3 Years in Keystone's Tiniest Trailer: What Broke??
How well has my budget trailer held up to three years of full-time living?
When I bought Jasmine, I had no doubt in my mind that she was the right trailer for me. I named her as soon as I stepped inside and told the seller on the spot that I wanted her.
He was selling a two-year-old trailer in almost brand-new condition for $14,000. Before upgrading to something bigger, he and his wife had towed it with their 4Runner — the FJ Cruiser’s younger brother. The similarity between both vehicles meant that he could give me pointers on what to expect and threw in the hitch for free.
A lot has changed since then. I’ve taken Jazzie from Georgia to California. She has gone as far north as Wyoming and as far south as Mexico. So, now that I’ve had my 2018 Keystone RV Bullet Crossfire 1800 RB for over three years … do I still feel the same? Has anything broken?
Before I continue, let me remind you that I am a Keystone RV brand ambassador. However, Keystone doesn’t follow my newsletter (as far as I know) and never asked me to write this.
My Keystone is still the second-best thing I ever bought in my 34 years.
Of course, the first best thing is Samson, my FJ Cruiser. Always Samson. If it really came down to it and I could only have one, I would choose Samson in a heartbeat — even if keeping Jazzie meant I would still have another tow-capable vehicle.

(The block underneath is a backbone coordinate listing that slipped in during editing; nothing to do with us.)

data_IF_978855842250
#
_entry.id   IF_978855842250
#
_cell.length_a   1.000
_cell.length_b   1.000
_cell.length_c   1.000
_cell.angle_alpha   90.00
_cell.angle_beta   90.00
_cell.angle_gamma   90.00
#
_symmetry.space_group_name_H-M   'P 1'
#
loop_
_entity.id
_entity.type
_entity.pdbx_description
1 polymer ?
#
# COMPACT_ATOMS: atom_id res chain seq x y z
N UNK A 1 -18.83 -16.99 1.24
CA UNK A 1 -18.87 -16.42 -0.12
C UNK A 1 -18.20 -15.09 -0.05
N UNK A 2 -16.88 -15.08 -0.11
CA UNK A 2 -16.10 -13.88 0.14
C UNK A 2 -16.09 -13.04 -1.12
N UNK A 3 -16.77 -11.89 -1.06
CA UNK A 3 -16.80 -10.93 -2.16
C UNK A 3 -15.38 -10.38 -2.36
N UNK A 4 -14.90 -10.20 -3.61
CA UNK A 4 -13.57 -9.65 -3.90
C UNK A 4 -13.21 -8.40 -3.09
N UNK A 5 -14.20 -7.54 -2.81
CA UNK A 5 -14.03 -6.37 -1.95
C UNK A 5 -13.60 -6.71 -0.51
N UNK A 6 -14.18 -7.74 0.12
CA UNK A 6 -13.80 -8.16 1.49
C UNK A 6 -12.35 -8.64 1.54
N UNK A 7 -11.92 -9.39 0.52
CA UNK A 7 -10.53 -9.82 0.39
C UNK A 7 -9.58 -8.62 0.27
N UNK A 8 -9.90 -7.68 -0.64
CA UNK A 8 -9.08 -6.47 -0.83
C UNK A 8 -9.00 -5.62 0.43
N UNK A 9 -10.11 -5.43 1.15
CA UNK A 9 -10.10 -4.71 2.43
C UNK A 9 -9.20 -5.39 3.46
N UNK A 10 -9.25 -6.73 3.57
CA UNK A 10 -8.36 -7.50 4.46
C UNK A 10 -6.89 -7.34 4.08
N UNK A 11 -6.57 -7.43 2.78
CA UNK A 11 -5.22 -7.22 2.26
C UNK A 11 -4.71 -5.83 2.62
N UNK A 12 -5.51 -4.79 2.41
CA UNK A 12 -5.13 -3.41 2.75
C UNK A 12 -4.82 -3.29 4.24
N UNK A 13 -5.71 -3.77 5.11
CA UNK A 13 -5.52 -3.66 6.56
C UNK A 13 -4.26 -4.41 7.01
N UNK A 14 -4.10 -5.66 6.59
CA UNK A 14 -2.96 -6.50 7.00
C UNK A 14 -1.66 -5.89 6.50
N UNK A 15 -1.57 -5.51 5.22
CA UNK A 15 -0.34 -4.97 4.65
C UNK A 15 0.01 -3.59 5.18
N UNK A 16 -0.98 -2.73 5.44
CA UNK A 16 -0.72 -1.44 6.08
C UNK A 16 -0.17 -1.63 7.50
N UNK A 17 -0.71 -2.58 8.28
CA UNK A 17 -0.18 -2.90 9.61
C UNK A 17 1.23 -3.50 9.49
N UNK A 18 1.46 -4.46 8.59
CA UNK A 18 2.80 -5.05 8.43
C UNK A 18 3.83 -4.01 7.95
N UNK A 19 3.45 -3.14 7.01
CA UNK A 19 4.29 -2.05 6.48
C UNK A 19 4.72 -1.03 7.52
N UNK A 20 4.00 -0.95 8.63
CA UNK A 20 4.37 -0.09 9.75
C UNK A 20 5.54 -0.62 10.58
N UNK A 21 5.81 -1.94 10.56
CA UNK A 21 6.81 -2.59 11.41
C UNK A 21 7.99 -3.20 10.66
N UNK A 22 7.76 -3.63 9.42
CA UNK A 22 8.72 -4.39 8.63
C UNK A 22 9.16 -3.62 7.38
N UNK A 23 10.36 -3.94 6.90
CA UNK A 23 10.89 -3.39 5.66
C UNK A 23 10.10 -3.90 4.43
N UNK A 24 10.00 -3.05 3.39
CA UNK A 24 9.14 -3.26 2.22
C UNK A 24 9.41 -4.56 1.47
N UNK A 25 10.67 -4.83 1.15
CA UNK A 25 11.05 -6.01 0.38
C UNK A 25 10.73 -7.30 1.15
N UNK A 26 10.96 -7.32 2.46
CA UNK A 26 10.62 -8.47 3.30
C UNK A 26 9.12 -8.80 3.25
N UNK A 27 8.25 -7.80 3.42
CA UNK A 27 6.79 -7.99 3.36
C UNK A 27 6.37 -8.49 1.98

If that’s not love, I don’t know what it is!
But second place isn’t exactly chopped liver, so Jazzie is still pretty high on my 34-year-old list. Her model is the smallest Keystone RV made, and its availability fluctuates. Sometimes, the model is discontinued, and then Keystone brings it back every so often. The newer years are much better quality than mine. But, the extra amenities also make them heavier and, therefore, outside my tow limit.
Despite being Keystone’s at-the-time-budget trailer, Jasmine has held up extremely well. These trailers are made for taking a trip a few times per year, and I have lived in mine full-time for three years. The couple who had her before me took her as far west as Lake Tahoe, so she wasn’t just parked up and sitting pretty in Georgia before I bought her either.
Even so, several things have broken.
RVs are a lot like houses. Things break, and they break often. However, because of weight restrictions, RVs aren’t built to the same quality as homes. That means things break a lot more often. It’s normal to find random screws on your RV floor after moving it or to realize that you need to retighten cupboard doors and bed platforms.
So, after three years in my trailer, here are 15 things that broke: